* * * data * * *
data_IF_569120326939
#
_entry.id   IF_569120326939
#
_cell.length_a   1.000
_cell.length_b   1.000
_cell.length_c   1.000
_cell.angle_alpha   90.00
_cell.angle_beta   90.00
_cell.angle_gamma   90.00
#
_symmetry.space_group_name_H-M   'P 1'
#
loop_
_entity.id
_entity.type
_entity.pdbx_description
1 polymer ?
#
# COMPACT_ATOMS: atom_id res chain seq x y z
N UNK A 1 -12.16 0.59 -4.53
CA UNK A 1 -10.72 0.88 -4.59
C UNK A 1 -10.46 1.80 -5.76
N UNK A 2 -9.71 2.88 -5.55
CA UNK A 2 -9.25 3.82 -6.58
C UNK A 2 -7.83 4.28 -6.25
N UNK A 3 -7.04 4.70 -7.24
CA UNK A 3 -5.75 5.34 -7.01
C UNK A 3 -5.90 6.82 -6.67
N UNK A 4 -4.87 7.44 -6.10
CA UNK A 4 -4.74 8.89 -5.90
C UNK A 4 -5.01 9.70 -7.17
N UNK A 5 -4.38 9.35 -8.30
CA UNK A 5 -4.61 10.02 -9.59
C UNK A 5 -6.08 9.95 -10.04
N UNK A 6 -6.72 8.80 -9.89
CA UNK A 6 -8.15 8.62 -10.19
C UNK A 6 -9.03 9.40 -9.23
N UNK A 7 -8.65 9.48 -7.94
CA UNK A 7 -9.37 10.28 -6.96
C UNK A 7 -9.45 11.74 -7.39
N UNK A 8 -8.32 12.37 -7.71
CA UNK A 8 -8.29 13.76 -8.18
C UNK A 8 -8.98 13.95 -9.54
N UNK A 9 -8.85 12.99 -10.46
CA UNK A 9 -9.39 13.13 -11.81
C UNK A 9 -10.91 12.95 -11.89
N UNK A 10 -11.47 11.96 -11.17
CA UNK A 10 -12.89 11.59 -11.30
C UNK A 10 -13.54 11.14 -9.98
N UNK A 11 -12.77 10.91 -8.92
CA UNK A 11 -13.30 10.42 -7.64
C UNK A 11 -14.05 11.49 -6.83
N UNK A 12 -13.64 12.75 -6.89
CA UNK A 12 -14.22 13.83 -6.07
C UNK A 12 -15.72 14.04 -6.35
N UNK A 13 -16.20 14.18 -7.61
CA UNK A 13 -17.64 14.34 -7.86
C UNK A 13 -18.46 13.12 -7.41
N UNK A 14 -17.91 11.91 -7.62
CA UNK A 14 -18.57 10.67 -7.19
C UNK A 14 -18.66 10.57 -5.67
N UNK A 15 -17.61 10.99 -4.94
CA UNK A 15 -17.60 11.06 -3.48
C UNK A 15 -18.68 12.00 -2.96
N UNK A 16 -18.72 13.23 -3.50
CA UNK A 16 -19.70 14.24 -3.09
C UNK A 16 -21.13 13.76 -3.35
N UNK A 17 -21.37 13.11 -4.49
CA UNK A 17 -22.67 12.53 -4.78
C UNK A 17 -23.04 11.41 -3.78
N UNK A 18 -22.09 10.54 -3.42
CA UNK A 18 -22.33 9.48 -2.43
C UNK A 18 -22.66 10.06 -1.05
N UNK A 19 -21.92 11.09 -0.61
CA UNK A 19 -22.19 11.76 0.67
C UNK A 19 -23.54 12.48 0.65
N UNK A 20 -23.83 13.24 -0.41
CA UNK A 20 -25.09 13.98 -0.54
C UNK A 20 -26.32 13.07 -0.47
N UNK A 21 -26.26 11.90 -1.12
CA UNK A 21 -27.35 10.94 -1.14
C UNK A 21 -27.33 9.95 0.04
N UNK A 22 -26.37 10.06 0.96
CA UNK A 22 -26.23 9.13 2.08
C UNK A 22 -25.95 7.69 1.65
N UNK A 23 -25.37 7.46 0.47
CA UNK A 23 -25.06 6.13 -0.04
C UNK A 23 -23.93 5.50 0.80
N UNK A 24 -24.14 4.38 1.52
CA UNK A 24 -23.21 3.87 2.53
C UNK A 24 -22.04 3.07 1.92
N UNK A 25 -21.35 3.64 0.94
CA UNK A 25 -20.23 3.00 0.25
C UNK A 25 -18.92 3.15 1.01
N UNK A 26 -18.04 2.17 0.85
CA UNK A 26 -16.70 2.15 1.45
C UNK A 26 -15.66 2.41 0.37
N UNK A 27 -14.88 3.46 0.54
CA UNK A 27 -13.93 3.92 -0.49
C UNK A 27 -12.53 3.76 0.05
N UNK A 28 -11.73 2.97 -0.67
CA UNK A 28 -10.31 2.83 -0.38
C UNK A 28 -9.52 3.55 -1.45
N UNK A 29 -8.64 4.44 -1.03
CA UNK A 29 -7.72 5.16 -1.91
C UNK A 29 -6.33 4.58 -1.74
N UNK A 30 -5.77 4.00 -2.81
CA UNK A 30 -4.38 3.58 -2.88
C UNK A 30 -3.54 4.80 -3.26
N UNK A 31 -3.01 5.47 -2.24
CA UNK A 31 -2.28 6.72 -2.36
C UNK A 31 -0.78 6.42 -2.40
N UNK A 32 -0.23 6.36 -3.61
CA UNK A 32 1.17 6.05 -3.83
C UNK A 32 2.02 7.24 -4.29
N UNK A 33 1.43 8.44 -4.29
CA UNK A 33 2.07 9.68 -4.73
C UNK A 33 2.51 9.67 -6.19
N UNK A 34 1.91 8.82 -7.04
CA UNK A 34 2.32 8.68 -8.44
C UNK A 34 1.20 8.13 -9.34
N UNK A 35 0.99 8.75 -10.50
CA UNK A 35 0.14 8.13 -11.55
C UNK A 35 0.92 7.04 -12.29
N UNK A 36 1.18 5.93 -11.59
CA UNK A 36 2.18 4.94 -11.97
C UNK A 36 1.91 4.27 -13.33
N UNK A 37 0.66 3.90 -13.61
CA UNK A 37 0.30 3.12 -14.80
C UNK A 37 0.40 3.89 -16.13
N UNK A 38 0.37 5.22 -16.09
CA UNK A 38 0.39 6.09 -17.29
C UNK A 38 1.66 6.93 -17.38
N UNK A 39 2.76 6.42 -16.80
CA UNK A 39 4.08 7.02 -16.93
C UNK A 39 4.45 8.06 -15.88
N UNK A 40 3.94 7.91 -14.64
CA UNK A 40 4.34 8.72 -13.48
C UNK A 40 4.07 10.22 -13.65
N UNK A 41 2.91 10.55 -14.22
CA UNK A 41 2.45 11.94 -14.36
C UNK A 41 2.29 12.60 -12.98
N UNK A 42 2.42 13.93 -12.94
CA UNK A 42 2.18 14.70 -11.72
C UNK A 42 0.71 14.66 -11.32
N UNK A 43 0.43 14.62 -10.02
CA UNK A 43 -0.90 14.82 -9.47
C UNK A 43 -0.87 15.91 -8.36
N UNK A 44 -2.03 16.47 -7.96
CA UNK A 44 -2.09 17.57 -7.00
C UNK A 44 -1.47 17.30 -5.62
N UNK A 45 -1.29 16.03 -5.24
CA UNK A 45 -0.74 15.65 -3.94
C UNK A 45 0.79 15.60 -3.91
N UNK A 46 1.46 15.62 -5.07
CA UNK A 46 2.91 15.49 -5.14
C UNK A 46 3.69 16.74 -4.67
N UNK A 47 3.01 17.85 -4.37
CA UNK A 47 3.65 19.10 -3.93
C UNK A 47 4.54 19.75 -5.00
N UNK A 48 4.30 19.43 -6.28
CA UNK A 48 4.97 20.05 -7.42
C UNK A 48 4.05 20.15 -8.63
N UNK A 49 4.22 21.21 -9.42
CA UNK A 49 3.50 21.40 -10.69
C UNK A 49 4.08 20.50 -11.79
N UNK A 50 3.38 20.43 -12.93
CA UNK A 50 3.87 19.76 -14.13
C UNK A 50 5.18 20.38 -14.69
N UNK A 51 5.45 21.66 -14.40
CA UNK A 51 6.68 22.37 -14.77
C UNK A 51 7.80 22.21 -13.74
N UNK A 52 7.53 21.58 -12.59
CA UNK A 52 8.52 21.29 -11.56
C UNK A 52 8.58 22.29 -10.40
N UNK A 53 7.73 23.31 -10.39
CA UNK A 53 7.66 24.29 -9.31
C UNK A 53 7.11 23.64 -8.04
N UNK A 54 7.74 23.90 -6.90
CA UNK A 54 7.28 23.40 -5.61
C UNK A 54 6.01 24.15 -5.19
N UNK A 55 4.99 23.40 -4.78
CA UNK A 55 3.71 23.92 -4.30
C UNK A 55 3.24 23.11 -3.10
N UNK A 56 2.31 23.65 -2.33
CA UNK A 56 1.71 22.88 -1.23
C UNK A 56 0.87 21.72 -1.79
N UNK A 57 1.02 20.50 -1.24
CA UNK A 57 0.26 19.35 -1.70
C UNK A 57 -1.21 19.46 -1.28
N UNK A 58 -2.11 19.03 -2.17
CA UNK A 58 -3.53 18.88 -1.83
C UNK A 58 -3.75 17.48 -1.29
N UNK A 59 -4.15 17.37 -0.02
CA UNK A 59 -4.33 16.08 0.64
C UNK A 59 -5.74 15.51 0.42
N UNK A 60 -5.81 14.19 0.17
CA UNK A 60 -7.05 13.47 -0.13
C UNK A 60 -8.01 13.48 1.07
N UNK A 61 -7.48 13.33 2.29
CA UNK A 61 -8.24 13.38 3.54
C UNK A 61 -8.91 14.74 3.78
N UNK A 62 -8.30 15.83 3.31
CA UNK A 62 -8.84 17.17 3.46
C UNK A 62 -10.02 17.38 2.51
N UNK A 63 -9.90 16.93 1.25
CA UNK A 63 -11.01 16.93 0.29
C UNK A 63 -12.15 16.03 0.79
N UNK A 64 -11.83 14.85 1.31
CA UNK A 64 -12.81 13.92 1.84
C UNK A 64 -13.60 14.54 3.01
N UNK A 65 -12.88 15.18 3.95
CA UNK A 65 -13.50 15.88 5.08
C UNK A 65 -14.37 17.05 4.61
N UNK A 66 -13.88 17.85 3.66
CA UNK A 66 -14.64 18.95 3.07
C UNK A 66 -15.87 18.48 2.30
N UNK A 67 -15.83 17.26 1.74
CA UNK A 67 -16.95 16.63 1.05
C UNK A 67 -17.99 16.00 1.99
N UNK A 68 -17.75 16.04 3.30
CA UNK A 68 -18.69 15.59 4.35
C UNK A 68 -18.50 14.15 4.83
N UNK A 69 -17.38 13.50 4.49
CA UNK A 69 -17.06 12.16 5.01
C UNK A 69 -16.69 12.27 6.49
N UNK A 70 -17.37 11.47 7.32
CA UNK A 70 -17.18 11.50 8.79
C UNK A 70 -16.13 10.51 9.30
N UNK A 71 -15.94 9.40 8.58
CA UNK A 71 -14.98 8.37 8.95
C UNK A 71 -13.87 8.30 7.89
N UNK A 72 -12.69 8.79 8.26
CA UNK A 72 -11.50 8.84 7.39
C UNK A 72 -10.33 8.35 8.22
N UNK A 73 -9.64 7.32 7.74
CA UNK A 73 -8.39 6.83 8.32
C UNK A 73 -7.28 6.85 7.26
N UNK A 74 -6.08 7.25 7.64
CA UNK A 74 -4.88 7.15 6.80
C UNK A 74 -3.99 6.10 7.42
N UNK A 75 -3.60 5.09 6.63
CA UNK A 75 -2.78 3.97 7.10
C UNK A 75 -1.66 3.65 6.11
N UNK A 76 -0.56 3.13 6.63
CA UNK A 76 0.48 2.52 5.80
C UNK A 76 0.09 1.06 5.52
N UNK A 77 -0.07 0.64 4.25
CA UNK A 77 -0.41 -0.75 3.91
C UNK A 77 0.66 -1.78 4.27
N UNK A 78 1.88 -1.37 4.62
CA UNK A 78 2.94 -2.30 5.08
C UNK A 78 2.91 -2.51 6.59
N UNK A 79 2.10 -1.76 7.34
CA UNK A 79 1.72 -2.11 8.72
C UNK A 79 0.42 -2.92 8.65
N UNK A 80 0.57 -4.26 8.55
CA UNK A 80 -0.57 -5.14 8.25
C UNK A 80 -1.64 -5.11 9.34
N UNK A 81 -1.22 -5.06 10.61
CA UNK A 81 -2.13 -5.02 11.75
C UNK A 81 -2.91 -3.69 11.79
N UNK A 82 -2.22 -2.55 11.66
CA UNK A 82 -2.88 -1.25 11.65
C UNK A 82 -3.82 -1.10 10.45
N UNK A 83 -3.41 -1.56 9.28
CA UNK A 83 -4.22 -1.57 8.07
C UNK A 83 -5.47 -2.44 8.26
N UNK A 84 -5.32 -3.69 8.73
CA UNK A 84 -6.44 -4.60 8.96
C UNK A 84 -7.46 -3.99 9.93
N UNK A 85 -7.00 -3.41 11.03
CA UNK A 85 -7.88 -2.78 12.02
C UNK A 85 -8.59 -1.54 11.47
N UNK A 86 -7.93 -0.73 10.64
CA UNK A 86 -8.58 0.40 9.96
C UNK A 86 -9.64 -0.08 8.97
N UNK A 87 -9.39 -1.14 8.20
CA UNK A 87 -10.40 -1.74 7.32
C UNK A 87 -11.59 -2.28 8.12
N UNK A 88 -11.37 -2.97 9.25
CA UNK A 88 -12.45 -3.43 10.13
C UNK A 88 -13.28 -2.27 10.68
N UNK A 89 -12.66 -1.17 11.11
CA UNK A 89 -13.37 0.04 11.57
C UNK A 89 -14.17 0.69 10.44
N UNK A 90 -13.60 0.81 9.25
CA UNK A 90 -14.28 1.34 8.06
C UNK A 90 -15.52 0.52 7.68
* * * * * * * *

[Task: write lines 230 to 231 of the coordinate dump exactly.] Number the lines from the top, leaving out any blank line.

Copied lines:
C UNK A 70 -16.13 10.51 9.30
N UNK A 71 -15.94 9.40 8.58